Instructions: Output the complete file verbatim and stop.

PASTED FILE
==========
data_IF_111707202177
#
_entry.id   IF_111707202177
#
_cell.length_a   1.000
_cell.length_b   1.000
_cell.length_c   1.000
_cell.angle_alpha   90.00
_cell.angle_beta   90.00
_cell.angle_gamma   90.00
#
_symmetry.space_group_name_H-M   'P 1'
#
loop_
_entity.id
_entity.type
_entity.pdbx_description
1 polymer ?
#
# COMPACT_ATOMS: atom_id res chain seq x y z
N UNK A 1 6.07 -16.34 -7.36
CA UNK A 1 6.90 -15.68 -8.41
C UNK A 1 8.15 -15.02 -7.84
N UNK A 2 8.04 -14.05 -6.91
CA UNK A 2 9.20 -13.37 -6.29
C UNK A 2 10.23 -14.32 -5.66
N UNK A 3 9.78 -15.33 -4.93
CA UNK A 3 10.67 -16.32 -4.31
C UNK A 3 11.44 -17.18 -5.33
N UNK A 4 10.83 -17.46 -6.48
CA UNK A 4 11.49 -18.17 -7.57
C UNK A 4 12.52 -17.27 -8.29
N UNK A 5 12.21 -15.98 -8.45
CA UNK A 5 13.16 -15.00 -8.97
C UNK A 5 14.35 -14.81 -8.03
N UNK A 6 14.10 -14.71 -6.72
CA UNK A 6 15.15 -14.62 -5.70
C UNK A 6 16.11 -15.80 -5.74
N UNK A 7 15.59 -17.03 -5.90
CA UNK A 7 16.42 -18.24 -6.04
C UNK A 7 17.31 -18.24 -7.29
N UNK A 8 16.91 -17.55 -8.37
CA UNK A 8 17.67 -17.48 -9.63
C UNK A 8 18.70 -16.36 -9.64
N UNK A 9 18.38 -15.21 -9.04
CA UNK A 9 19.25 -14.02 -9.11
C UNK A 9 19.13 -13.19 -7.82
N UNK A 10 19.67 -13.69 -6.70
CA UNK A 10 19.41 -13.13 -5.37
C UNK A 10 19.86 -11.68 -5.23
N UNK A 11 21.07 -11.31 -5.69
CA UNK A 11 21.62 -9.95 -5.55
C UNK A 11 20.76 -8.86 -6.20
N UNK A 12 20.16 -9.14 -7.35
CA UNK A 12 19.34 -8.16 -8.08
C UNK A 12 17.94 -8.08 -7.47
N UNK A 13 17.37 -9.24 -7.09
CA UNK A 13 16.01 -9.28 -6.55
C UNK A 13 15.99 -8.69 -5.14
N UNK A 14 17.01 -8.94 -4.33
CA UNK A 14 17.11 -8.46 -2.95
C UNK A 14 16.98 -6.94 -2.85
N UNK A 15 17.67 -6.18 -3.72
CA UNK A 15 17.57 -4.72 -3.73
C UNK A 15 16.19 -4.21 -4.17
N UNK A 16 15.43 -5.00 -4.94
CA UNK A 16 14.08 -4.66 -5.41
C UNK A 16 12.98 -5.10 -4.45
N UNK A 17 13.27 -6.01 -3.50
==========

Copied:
data_IF_111707202177
#
_entry.id   IF_111707202177
#
_cell.length_a   1.000
_cell.length_b   1.000
_cell.length_c   1.000
_cell.angle_alpha   90.00
_cell.angle_beta   90.00
_cell.angle_gamma   90.00
#
_symmetry.space_group_name_H-M   'P 1'
#
loop_
_entity.id
_entity.type
_entity.pdbx_description
1 polymer ?
#
# COMPACT_ATOMS: atom_id res chain seq x y z
N UNK A 1 6.07 -16.34 -7.36
CA UNK A 1 6.90 -15.68 -8.41
C UNK A 1 8.15 -15.02 -7.84
N UNK A 2 8.04 -14.05 -6.91
CA UNK A 2 9.20 -13.37 -6.29
C UNK A 2 10.23 -14.32 -5.66
N UNK A 3 9.78 -15.33 -4.93
CA UNK A 3 10.67 -16.32 -4.31
C UNK A 3 11.44 -17.18 -5.33
N UNK A 4 10.83 -17.46 -6.48
CA UNK A 4 11.49 -18.17 -7.57
C UNK A 4 12.52 -17.27 -8.29
N UNK A 5 12.21 -15.98 -8.45
CA UNK A 5 13.16 -15.00 -8.97
C UNK A 5 14.35 -14.81 -8.03
N UNK A 6 14.10 -14.71 -6.72
CA UNK A 6 15.15 -14.62 -5.70
C UNK A 6 16.11 -15.80 -5.74
N UNK A 7 15.59 -17.03 -5.90
CA UNK A 7 16.42 -18.24 -6.04
C UNK A 7 17.31 -18.24 -7.29
N UNK A 8 16.91 -17.55 -8.37
CA UNK A 8 17.67 -17.48 -9.63
C UNK A 8 18.70 -16.36 -9.64
N UNK A 9 18.38 -15.21 -9.04
CA UNK A 9 19.25 -14.02 -9.11
C UNK A 9 19.13 -13.19 -7.82
N UNK A 10 19.67 -13.69 -6.70
CA UNK A 10 19.41 -13.13 -5.37
C UNK A 10 19.86 -11.68 -5.23
N UNK A 11 21.07 -11.31 -5.69
CA UNK A 11 21.62 -9.95 -5.55
C UNK A 11 20.76 -8.86 -6.20
N UNK A 12 20.16 -9.14 -7.35
CA UNK A 12 19.34 -8.16 -8.08
C UNK A 12 17.94 -8.08 -7.47
N UNK A 13 17.37 -9.24 -7.09
CA UNK A 13 16.01 -9.28 -6.55
C UNK A 13 15.99 -8.69 -5.14
N UNK A 14 17.01 -8.94 -4.33
CA UNK A 14 17.11 -8.46 -2.95
C UNK A 14 16.98 -6.94 -2.85
N UNK A 15 17.67 -6.18 -3.72
CA UNK A 15 17.57 -4.72 -3.73
C UNK A 15 16.19 -4.21 -4.17
N UNK A 16 15.43 -5.00 -4.94
CA UNK A 16 14.08 -4.66 -5.41
C UNK A 16 12.98 -5.10 -4.45
N UNK A 17 13.27 -6.01 -3.50